The book is scheduled to go on sale May 26. Of course, the big question for me is...will DC be paying royalties to myself and the other creators who wrote and drew these stories?
In similar circumstances, neither Dark Horse or IDW have done so with licensed properties. I'm hoping DC shows more respect to the original creators. I'll keep you posted.
I don't know what the final cover of this trade paperback will look like, so what you see up above is the cover of one of the two issues I wrote.
GET MORE TONY: ESSENTIAL DAREDEVIL
Already on sale is Essential Daredevil Vol. 5 [Marvel; $19.99], which reprints issues #102-125 of the title's original run and Marvel Two-In-One #8 for nearly 500 pages of super-hero adventure. Following a bunch of stories by the great Steve Gerber, and fill-ins by Chris Claremont and Gerry Conway, you get the five issues of the title I wrote.
I have mixed feelings about my run on Daredevil, mostly because it was cut short when editors decided they wanted to write the book themselves. There's some really good stuff in my stories and some things that aren't so good. Since my major story arc was intended to clear the decks for what I really wanted to do with the book, my run still feels like unfinished business to me. But, hey, buy the book, judge my run for yourselves, and, at the very least, enjoy all that Gerber goodness.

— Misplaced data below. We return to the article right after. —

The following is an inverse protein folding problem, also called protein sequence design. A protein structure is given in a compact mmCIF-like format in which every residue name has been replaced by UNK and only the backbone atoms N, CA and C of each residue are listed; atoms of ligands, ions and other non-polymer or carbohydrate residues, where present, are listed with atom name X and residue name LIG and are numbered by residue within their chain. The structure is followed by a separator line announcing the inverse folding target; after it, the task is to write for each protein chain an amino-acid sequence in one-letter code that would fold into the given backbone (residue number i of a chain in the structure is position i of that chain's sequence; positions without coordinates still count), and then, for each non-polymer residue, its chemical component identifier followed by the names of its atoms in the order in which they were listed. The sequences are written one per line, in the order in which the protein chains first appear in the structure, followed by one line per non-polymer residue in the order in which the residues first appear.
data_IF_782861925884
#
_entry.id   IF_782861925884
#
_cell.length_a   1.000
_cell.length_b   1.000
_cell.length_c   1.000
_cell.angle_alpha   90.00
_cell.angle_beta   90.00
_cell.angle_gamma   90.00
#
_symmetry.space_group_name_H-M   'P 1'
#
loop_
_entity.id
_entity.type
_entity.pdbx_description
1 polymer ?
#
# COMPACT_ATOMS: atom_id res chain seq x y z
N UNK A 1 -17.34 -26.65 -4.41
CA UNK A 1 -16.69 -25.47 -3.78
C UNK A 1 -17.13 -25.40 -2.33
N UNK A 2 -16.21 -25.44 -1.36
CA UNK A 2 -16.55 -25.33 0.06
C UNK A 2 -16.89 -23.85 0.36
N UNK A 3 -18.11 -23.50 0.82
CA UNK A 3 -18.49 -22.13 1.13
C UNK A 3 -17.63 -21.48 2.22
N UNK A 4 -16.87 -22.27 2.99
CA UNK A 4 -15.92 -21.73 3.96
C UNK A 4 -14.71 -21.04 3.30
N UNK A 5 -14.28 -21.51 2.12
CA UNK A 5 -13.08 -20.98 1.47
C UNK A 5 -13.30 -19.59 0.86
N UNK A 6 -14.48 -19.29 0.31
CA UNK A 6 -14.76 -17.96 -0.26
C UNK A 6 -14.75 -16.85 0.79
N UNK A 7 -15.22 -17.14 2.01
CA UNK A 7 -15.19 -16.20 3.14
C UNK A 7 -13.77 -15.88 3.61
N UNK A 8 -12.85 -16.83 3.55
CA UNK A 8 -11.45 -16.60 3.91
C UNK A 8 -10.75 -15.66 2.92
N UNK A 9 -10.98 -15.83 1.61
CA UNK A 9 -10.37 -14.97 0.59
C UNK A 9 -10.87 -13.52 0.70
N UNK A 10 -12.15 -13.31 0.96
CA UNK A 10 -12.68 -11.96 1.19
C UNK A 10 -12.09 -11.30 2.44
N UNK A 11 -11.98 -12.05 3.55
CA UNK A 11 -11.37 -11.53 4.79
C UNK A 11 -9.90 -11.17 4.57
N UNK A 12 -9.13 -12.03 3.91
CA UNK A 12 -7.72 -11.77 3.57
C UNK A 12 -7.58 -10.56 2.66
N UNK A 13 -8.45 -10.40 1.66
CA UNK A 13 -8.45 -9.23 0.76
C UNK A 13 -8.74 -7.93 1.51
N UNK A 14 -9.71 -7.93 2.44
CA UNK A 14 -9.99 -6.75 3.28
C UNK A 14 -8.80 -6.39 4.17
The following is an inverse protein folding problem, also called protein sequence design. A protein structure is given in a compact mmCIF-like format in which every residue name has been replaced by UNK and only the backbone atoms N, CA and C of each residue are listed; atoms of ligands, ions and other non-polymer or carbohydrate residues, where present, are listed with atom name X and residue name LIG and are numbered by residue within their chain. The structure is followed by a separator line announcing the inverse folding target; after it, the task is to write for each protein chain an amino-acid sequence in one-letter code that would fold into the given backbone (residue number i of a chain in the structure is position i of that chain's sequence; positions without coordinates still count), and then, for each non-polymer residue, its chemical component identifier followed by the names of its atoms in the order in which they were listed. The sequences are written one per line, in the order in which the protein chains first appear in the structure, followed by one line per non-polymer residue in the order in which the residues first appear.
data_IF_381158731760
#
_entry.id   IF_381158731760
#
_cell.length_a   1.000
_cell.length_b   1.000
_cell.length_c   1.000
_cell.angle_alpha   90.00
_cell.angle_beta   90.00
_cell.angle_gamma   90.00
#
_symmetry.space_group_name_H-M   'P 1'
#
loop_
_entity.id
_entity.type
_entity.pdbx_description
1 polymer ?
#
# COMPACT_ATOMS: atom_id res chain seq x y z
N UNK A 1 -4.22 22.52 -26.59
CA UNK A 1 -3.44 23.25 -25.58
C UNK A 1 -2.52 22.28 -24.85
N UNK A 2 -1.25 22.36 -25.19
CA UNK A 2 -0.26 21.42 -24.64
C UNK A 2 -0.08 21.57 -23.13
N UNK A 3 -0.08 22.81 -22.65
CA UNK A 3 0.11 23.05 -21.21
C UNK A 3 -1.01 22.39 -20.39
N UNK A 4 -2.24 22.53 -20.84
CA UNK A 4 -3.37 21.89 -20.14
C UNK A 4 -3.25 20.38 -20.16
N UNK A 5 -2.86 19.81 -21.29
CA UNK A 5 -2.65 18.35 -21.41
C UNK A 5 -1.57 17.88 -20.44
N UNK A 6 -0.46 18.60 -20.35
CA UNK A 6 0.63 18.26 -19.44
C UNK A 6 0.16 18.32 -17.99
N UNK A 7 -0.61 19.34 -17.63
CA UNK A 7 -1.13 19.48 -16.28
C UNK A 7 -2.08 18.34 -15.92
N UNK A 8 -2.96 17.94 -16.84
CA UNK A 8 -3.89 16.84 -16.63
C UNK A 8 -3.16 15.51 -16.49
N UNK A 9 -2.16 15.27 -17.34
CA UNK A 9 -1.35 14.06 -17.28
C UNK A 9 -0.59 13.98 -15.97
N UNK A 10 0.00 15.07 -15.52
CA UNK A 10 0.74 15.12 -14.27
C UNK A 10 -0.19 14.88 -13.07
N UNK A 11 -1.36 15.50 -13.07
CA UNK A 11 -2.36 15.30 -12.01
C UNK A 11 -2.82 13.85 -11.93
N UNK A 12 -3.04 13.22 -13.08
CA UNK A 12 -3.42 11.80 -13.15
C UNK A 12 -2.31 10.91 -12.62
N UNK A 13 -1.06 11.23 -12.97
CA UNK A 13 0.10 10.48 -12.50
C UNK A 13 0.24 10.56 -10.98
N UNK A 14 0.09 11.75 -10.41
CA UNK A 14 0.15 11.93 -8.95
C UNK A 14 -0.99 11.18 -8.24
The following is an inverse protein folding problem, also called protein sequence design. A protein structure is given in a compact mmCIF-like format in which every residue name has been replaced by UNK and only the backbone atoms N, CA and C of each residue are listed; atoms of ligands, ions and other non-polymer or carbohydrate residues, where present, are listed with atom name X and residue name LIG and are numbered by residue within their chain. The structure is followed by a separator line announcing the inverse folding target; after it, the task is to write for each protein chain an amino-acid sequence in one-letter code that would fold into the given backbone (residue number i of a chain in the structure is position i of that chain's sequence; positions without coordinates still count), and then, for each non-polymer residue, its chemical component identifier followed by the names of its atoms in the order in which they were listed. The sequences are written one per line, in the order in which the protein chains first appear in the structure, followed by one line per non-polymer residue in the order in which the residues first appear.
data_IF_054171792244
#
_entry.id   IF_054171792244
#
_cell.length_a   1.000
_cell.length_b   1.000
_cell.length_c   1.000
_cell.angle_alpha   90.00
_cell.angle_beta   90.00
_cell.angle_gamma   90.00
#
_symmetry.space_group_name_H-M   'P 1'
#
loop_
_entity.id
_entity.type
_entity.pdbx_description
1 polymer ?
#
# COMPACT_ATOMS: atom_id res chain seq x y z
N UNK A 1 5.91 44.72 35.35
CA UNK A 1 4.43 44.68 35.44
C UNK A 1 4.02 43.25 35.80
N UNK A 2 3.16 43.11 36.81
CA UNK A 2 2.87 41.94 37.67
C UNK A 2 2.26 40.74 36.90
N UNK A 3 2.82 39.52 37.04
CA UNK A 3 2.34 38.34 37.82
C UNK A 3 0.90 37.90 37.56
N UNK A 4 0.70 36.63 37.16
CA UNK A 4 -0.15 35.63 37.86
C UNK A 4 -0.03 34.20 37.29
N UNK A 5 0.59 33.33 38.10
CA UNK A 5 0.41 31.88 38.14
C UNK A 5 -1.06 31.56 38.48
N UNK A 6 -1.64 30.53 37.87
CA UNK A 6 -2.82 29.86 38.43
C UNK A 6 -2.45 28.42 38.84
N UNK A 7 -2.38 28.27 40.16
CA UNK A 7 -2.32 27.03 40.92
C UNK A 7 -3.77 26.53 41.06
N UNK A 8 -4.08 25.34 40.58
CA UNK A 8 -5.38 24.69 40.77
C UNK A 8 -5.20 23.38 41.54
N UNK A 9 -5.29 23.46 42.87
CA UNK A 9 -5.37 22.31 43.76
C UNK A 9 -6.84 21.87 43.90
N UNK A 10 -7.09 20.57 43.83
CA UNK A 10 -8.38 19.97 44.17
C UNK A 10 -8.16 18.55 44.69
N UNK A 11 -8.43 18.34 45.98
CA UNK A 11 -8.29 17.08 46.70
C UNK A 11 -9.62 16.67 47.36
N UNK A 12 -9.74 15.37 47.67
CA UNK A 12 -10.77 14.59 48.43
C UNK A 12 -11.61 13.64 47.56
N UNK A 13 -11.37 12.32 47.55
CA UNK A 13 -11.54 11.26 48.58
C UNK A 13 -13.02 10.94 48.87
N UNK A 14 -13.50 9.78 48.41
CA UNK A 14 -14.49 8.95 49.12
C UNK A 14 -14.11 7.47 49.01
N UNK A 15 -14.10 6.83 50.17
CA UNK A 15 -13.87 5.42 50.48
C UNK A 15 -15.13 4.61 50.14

Thanks for spending a part of your day with me. I'll be back tomorrow with more stuff.
ZERO: Burn your money before buying any comic receiving this rating. It doesn't *necessarily* mean there's absolutely nothing of value here - though it *could* - but whatever value it might possess shrinks into insignificance before its overall awfulness.
ONE: Buy something else. Maybe I found something which wasn't completely dreadful in the item, but not enough for me to recommend it when there are better comics available. I only want what's best for you, my children.
TWO: Basic judgment call. I found some value, but not enough to recommend it. My review should give you enough info to decide if you want to take a chance on it. Are you feeling lucky today, punk? Well, are you?
THREE: This denotes something I find perfectly respectable. There are better books out there, but I wouldn't regret buying this item. Based on my review, you should be able to determine if it's of interest to you. Let the Force guide you.
FOUR: I recommend anything earning this rating. Unless you don't like the genre, subject matter, or past work of the creators, I believe you'll enjoy this item. Isn't it uncanny how I can look right into your soul that way?
FIVE: Anything getting this rating is among the best comicdom has to offer. You should buy/read this, even if the genre/subject matter doesn't appeal to you. It's for your own good. Me, I live for comics and books this good...but not in a pathetic "Comic-Book Guy" sort of way.